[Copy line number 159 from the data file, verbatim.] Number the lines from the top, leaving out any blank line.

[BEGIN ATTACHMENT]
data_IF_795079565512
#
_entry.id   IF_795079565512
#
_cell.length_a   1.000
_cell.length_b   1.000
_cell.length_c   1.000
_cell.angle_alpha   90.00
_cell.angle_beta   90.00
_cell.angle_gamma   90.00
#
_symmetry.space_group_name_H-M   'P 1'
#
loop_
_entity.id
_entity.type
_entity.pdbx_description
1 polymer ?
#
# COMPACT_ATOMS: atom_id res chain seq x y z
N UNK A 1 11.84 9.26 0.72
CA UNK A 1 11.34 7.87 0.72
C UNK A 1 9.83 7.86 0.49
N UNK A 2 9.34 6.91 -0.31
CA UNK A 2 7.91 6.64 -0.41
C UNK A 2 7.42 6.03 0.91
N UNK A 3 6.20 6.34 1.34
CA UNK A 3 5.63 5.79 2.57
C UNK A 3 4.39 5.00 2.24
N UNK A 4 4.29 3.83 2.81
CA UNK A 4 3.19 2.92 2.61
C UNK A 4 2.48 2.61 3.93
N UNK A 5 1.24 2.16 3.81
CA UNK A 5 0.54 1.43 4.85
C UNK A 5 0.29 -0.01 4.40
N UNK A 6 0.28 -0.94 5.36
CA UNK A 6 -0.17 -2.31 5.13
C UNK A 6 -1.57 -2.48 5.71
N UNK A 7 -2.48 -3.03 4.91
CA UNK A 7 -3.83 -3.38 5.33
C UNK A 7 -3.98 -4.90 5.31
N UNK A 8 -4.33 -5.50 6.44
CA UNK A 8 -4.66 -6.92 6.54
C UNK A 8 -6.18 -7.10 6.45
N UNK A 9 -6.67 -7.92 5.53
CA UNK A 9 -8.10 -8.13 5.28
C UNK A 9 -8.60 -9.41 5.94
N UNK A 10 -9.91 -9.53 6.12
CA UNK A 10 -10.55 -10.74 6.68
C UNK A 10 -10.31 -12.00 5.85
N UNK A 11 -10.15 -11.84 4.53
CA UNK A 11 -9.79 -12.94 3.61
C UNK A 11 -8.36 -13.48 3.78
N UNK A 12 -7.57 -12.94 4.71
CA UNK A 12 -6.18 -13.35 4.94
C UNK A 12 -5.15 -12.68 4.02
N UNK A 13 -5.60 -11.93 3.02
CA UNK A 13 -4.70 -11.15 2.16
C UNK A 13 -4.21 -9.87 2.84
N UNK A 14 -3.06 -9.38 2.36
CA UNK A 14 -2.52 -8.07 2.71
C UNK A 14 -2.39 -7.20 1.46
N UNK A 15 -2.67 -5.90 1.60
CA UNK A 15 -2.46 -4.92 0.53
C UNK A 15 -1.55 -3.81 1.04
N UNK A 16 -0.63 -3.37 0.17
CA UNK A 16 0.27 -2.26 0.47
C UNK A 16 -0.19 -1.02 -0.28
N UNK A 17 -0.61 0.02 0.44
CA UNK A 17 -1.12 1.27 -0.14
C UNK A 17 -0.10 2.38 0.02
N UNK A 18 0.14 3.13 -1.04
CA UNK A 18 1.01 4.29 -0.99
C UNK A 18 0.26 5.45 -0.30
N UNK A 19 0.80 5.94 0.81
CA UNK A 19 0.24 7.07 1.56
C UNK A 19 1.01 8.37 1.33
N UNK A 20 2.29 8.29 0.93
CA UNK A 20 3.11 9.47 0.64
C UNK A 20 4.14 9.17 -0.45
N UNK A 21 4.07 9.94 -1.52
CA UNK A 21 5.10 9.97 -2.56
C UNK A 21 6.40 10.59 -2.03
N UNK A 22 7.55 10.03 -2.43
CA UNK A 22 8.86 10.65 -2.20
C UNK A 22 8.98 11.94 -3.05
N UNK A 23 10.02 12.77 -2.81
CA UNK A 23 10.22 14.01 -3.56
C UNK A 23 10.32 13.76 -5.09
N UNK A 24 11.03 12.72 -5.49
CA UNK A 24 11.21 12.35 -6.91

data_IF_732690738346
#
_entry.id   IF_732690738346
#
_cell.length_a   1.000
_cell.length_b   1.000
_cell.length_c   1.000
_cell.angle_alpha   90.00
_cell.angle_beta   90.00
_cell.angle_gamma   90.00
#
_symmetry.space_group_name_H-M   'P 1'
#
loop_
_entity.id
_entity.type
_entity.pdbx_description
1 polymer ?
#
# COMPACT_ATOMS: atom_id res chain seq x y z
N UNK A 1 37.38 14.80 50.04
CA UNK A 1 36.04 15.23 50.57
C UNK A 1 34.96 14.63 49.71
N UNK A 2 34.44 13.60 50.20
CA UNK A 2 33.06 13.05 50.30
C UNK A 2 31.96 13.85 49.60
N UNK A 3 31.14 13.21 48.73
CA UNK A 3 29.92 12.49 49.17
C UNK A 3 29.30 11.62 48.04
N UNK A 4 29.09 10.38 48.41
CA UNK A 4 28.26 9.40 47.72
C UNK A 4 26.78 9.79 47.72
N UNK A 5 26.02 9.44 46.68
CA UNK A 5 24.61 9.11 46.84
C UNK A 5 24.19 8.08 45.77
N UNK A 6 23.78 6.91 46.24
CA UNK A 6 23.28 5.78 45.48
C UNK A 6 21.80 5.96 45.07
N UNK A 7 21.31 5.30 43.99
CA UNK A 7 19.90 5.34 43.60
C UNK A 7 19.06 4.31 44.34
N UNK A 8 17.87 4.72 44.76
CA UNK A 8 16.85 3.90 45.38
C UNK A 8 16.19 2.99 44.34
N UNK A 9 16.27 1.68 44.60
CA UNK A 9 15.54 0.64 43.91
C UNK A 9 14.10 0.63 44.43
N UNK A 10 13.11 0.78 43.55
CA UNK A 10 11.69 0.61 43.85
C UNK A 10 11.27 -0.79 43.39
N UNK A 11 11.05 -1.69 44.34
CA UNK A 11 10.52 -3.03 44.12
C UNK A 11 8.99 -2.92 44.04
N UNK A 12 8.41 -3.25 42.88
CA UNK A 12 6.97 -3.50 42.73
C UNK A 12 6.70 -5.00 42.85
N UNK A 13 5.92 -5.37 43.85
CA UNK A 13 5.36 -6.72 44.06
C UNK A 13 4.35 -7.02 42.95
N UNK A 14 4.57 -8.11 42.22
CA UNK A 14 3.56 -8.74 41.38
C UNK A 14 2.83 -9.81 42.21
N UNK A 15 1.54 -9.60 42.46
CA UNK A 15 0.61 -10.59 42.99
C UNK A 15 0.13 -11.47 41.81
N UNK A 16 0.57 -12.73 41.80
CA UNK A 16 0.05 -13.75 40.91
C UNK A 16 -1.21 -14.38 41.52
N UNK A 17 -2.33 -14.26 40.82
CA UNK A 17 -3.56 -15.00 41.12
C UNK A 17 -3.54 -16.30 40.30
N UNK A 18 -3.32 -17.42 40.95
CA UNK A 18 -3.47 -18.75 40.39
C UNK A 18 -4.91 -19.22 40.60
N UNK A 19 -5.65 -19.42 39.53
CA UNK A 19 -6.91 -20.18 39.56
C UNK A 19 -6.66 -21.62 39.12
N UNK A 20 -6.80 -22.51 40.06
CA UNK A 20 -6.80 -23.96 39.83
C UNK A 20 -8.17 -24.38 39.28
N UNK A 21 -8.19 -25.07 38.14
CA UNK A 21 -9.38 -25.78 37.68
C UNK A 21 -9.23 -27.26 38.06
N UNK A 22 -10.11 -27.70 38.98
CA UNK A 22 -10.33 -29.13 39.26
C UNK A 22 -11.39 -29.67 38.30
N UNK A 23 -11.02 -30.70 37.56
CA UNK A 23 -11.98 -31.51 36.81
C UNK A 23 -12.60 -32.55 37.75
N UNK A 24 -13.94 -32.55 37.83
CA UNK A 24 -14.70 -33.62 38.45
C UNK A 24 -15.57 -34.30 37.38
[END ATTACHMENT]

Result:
C UNK A 16 -1.21 -14.38 41.52